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GP practices lose 'hundreds of thousands' as federation goes bankrupt

Exclusive GP practices may lose 'hundreds of thousands' in money invested in a local GP federation which is going into liquidation, Pulse has learned.

The decision to liquidate the Bedfordshire-based federation, which it put down to national recruitment problems as well as internal management issues, will lead to the closure of a local GP practice with 6,000 patients.

The federation also provides a range of community services, including musculoskeletal, anticoagulation, phlebotomy, ultrasound and vasectomy, which are now facing an uncertain future.

In all, 54 Bedfordshire practices had invested at least 65p per patient in provider company Horizon Health Choices Ltd, GPs working for member practices told Pulse.

This amounted to a total of around £284,700, according to their calculations, or just over £5,000 per GP practice, depending on size.

It was first set up in 2006, when 24 Bedford practices joined up to bid for and provide community contracts, expanding to 54 practices in 2014.

Like many other GP federations, Horizon was launched in response to Government encouragement for GPs to work at scale, members said - which NHS England has since made a national priority with the GP Forward View and the new MCP contract for groups of practices with at least 30,000 patients.

The news comes as GP practices around the country are already working together at scale in similar organisations, or are being encouraged to do so under Government plans outlined in the GP Forward View and the new multispeciality community provider (MCP) contract for groups of practices with at least 30,000 patients.

The provider company's leadership declined to comment on the figures provided but said in a statement: 'The company has faced some difficult challenges over recent months.

'Despite making every effort to stabilise the organisation, a national shortage of GPs, particularly in Bedford, has required significant investment in locum doctors.

'The financial impact of this has forced the shareholders to pass a resolution to move towards liquidation.'

The company added that this 'means that Horizon will no longer be providing the caretaker role for both Lansdowne Road Surgery and the Village Medical Centre in Great Denham'.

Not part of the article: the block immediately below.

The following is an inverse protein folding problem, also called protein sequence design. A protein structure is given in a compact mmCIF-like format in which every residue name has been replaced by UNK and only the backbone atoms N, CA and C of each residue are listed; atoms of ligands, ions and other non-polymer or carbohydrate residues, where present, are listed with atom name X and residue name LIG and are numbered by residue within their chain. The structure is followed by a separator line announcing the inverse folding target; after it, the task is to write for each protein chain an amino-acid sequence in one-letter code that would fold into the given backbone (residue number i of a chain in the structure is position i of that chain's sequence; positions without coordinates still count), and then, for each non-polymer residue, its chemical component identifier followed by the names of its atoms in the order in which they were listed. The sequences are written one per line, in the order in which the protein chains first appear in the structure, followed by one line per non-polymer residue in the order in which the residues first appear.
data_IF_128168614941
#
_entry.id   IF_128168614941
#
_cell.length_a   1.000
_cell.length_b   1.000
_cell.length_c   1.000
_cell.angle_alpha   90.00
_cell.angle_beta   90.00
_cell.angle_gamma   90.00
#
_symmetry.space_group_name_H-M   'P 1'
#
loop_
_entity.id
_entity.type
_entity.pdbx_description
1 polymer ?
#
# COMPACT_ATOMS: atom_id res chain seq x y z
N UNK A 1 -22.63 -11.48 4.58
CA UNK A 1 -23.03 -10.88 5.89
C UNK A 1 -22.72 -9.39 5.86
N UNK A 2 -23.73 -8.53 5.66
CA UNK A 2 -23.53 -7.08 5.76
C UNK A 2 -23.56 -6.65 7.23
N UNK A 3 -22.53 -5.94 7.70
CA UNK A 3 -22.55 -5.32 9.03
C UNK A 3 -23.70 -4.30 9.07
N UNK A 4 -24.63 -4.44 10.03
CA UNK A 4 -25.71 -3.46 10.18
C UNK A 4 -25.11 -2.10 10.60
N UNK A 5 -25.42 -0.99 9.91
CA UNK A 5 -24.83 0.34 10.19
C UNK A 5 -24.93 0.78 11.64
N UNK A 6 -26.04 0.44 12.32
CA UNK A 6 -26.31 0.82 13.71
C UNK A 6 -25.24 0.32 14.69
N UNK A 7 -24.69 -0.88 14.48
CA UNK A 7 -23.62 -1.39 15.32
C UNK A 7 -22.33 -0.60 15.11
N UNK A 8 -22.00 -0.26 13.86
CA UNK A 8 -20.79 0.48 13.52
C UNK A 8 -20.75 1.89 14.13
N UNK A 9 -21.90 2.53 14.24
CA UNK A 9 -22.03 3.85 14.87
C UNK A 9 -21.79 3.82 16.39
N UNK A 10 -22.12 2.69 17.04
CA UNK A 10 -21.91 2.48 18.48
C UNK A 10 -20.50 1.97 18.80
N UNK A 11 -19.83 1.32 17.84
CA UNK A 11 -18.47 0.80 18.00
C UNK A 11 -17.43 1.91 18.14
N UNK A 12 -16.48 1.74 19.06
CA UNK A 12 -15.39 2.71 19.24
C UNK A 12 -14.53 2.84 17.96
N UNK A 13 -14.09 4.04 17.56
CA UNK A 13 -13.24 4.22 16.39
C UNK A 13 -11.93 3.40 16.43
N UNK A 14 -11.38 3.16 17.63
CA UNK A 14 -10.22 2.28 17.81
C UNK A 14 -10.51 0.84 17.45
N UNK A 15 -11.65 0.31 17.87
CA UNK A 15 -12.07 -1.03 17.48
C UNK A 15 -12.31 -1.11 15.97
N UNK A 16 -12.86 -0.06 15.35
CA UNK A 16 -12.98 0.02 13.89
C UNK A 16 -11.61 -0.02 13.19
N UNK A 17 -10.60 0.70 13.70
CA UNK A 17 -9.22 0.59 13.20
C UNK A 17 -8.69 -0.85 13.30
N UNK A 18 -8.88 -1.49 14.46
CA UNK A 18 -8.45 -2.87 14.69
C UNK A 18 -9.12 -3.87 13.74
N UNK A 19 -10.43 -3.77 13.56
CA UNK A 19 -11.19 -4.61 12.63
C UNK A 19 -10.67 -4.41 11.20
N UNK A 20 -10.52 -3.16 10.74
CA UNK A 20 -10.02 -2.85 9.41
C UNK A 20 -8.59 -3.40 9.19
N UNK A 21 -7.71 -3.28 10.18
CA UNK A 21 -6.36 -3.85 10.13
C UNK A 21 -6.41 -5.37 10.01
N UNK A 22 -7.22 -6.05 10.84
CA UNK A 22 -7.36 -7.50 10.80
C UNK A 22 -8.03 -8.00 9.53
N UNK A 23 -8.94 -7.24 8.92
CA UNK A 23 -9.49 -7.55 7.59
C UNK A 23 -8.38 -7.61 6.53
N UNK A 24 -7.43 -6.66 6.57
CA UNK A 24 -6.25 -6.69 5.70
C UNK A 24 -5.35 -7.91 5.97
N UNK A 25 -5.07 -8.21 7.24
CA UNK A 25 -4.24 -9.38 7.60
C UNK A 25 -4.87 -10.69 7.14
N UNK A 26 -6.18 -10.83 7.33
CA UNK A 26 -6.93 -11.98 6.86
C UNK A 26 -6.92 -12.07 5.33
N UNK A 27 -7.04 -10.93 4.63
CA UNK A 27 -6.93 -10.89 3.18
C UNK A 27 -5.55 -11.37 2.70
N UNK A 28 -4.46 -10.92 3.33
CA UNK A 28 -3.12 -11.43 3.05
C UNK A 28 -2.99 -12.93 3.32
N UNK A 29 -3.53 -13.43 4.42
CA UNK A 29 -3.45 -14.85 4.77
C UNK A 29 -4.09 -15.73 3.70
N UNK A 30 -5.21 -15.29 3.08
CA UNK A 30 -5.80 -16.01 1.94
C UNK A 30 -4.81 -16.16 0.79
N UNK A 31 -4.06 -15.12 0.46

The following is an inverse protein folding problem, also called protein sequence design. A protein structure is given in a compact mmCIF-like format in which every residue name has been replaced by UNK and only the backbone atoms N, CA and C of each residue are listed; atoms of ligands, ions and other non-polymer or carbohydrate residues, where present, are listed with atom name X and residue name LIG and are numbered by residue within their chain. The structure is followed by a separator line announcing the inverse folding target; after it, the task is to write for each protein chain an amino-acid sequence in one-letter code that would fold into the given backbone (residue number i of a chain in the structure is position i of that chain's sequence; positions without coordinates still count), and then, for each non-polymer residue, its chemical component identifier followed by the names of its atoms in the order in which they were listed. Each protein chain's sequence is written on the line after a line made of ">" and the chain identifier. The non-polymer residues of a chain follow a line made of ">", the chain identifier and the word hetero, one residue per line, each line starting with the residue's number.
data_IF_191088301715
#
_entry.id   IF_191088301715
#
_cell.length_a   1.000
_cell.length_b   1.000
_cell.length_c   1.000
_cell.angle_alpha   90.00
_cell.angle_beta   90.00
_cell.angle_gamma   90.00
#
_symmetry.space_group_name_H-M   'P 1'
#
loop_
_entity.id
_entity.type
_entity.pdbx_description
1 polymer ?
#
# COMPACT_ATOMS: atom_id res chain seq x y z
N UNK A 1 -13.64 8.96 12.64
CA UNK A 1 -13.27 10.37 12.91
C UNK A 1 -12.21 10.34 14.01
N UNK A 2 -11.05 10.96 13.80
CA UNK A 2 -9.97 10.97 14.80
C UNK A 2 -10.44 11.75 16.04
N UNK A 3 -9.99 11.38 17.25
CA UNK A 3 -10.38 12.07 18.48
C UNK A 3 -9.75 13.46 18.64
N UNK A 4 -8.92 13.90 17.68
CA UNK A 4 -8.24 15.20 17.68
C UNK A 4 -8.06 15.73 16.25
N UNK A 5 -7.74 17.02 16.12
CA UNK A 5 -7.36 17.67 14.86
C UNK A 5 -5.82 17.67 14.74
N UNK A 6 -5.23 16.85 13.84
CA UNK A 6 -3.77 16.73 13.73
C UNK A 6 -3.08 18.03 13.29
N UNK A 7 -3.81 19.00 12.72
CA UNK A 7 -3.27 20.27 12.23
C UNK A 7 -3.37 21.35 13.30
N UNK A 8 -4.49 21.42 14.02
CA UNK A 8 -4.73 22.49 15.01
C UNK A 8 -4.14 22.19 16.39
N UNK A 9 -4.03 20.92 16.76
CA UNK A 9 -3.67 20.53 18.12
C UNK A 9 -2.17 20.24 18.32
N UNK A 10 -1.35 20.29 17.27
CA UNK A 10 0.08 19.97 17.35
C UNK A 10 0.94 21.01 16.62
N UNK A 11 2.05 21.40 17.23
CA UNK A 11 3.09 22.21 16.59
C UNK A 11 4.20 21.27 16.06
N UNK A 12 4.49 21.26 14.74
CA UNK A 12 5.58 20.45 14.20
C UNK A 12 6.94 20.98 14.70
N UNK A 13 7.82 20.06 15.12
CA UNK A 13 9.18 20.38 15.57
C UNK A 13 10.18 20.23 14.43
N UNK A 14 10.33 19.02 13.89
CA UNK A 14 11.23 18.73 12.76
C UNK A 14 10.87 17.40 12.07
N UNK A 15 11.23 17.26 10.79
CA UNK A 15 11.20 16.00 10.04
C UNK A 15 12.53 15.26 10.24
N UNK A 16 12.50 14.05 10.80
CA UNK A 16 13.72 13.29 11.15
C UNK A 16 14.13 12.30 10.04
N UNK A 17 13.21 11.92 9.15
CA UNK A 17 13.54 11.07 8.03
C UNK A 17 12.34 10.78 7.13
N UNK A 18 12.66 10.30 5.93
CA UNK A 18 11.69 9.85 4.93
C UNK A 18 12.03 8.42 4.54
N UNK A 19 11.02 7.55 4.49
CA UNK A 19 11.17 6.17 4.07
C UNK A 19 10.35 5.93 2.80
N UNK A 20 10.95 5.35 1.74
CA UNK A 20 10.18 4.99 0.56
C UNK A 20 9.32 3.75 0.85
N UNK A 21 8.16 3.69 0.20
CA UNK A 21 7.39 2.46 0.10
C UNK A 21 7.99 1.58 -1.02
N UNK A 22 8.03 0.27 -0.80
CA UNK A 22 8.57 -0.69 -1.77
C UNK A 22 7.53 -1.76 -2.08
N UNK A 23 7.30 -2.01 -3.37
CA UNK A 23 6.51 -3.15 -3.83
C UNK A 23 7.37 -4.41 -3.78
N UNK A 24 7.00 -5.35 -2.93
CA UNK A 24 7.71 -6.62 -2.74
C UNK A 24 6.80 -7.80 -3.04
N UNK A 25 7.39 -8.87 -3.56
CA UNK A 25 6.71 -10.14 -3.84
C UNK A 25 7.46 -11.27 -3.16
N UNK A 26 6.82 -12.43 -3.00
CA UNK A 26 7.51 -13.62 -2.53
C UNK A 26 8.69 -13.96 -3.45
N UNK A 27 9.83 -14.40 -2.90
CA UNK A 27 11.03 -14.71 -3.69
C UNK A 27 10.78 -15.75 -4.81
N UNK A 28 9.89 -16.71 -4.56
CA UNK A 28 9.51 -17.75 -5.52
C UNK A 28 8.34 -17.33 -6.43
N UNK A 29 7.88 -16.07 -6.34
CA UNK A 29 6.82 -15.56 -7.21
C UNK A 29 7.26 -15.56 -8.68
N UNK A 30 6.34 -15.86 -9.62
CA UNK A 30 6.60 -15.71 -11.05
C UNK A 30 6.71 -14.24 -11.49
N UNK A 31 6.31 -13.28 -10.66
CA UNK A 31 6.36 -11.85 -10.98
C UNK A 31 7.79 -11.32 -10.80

NHS England said Lansdowne Road Surgery - whose partners resigned the contract at the beginning of this year due to recruitment problems -  is closing as a result, with 6,000 patients set to be dispersed to neighbouring practices. It said another provider will take over the running of the 7,000-patient Village Medical Centre.

In an invitation to an extraordinary general meeting last month, Horizon chair Dr Sarah Hood said problems also included a 'problematic' contract to provide musculoskeletal services as well as issues with board resignations and financial management.

She said: 'As you can now see sadly the reality of the financial position of Horizon and the profitability of some if its services is now highly questionable, with performance management and activity monitoring being side-lined in preference to growing the business.'

A GP at one of Horizon's member practice, who wished to remain anonymous, said: 'My partners and I had invested several thousand pounds in this organisation in share terms and have lost the lot.

‘The precarious funding of all aspects of primary health care makes all such ventures a huge risk and I would never get involved again at such large scale.’

A GP at another member practice, who also requested anonymity, said: 'Horizon Health Choices limited was a provider company set up by the GP federation of all Bedfordshire practices. All practices bought shares in the business, at 65p per patient. Our own practice has therefore lost about £3,400.'

Earlier this year, Pulse revealed how practices in Doncaster had been stuck with £20,000 losses after their GP federation providing six APMS contracts, Danum Medical Services Ltd, went bust.

One Doncaster practice warned at the time that other GPs needed to be aware of the liabilities they were incurring when signing up to work together at scale.